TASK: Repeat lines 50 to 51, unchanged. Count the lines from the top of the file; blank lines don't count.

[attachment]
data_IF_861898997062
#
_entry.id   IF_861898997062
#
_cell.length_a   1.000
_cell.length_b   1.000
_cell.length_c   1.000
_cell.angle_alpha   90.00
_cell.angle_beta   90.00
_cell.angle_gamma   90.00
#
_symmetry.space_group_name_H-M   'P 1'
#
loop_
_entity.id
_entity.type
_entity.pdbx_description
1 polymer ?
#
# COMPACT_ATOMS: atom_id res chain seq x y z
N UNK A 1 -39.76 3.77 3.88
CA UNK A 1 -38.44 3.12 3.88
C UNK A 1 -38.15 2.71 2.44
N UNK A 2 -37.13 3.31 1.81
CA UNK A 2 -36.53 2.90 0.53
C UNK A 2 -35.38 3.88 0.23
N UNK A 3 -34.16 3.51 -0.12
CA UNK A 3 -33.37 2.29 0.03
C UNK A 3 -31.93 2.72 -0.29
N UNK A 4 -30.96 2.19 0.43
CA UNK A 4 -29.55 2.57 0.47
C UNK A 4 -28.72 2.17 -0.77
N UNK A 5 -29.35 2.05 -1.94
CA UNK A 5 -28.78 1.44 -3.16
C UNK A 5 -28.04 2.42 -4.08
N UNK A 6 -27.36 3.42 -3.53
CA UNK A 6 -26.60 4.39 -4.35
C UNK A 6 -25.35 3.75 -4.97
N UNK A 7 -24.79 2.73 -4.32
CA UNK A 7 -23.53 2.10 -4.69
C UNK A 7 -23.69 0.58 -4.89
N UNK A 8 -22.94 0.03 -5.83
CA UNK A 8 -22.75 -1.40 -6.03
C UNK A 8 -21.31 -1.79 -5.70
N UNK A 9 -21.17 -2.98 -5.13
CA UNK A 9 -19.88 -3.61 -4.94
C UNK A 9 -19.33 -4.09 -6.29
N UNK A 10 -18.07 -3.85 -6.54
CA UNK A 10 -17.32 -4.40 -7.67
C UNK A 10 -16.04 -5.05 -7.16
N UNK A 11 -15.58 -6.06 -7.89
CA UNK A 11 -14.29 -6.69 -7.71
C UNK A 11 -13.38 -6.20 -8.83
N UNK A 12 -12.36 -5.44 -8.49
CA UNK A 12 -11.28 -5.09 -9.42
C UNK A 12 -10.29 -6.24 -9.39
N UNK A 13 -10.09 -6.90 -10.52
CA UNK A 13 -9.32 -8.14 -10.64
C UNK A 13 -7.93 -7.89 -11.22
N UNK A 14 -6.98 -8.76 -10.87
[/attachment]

C UNK A 10 -16.04 -5.05 -7.16
N UNK A 11 -15.58 -6.06 -7.89